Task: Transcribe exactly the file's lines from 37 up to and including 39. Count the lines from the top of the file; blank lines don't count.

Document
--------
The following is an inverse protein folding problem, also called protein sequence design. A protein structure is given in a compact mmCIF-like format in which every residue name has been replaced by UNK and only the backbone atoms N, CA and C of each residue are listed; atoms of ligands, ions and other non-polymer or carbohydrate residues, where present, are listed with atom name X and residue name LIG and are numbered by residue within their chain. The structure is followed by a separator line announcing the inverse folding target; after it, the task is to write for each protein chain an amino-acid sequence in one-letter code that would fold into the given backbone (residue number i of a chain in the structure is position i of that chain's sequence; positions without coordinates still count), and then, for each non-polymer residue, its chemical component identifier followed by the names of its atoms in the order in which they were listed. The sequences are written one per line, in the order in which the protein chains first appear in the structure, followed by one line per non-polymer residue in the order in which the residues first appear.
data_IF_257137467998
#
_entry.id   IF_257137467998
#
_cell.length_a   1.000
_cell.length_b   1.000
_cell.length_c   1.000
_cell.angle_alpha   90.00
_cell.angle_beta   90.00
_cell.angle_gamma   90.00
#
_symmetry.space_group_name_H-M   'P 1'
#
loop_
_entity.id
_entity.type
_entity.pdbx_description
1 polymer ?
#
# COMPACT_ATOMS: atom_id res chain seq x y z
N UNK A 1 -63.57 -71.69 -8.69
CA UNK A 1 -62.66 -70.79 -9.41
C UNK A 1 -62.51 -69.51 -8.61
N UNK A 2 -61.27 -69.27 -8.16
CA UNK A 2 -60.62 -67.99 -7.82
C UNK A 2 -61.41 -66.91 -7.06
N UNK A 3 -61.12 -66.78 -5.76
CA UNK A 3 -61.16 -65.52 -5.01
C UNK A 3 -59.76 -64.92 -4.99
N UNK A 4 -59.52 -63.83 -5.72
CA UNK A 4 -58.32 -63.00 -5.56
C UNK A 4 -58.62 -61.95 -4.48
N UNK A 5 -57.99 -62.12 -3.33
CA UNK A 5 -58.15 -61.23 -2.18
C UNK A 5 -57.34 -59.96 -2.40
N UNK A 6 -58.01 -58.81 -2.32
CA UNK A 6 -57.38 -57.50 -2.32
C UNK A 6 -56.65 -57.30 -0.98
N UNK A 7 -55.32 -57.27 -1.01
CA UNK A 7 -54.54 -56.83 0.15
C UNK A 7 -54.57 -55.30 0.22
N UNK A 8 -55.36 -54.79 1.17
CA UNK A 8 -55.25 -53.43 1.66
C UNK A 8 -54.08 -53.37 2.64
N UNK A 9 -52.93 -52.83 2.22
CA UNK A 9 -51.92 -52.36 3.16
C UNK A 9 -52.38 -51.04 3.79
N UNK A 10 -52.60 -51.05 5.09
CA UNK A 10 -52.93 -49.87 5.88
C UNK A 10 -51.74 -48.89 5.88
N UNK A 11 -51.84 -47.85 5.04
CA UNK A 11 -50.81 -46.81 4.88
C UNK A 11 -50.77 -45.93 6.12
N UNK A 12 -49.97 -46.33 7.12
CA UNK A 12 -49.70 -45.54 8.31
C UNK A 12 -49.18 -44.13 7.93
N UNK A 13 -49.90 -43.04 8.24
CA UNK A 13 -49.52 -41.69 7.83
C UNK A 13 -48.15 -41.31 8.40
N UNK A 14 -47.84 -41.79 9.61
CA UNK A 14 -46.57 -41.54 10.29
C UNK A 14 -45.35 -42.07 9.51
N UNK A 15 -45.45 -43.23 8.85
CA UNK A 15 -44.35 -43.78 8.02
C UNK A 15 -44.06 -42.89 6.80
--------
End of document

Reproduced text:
N UNK A 6 -58.01 -58.81 -2.32
CA UNK A 6 -57.38 -57.50 -2.32
C UNK A 6 -56.65 -57.30 -0.98